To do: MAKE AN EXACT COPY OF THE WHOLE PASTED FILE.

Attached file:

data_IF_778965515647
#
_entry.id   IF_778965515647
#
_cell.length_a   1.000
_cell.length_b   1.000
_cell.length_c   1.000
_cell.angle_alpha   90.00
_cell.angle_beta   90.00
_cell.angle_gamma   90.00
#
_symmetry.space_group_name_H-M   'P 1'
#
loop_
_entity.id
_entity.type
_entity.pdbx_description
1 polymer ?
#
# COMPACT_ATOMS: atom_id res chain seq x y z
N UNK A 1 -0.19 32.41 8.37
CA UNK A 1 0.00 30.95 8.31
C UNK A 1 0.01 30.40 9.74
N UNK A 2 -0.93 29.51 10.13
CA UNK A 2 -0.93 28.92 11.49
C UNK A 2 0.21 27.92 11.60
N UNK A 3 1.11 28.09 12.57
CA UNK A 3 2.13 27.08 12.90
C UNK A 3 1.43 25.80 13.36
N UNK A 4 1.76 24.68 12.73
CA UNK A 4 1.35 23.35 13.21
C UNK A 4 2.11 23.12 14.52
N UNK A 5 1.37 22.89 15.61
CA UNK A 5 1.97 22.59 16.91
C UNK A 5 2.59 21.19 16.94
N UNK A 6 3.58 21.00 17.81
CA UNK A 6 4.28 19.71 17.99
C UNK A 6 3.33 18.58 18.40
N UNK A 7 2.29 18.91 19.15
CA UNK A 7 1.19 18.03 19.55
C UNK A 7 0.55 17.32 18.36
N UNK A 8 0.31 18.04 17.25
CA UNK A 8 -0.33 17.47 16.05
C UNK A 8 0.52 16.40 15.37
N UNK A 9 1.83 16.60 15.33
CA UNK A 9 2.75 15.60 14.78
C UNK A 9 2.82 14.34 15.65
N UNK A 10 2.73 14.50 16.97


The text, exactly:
data_IF_778965515647
#
_entry.id   IF_778965515647
#
_cell.length_a   1.000
_cell.length_b   1.000
_cell.length_c   1.000
_cell.angle_alpha   90.00
_cell.angle_beta   90.00
_cell.angle_gamma   90.00
#
_symmetry.space_group_name_H-M   'P 1'
#
loop_
_entity.id
_entity.type
_entity.pdbx_description
1 polymer ?
#
# COMPACT_ATOMS: atom_id res chain seq x y z
N UNK A 1 -0.19 32.41 8.37
CA UNK A 1 0.00 30.95 8.31
C UNK A 1 0.01 30.40 9.74
N UNK A 2 -0.93 29.51 10.13
CA UNK A 2 -0.93 28.92 11.49
C UNK A 2 0.21 27.92 11.60
N UNK A 3 1.11 28.09 12.57
CA UNK A 3 2.13 27.08 12.90
C UNK A 3 1.43 25.80 13.36
N UNK A 4 1.76 24.68 12.73
CA UNK A 4 1.35 23.35 13.21
C UNK A 4 2.11 23.12 14.52
N UNK A 5 1.37 22.89 15.61
CA UNK A 5 1.97 22.59 16.91
C UNK A 5 2.59 21.19 16.94
N UNK A 6 3.58 21.00 17.81
CA UNK A 6 4.28 19.71 17.99
C UNK A 6 3.33 18.58 18.40
N UNK A 7 2.29 18.91 19.15
CA UNK A 7 1.19 18.03 19.55
C UNK A 7 0.55 17.32 18.36
N UNK A 8 0.31 18.04 17.25
CA UNK A 8 -0.33 17.47 16.05
C UNK A 8 0.52 16.40 15.37
N UNK A 9 1.83 16.60 15.33
CA UNK A 9 2.75 15.60 14.78
C UNK A 9 2.82 14.34 15.65
N UNK A 10 2.73 14.50 16.97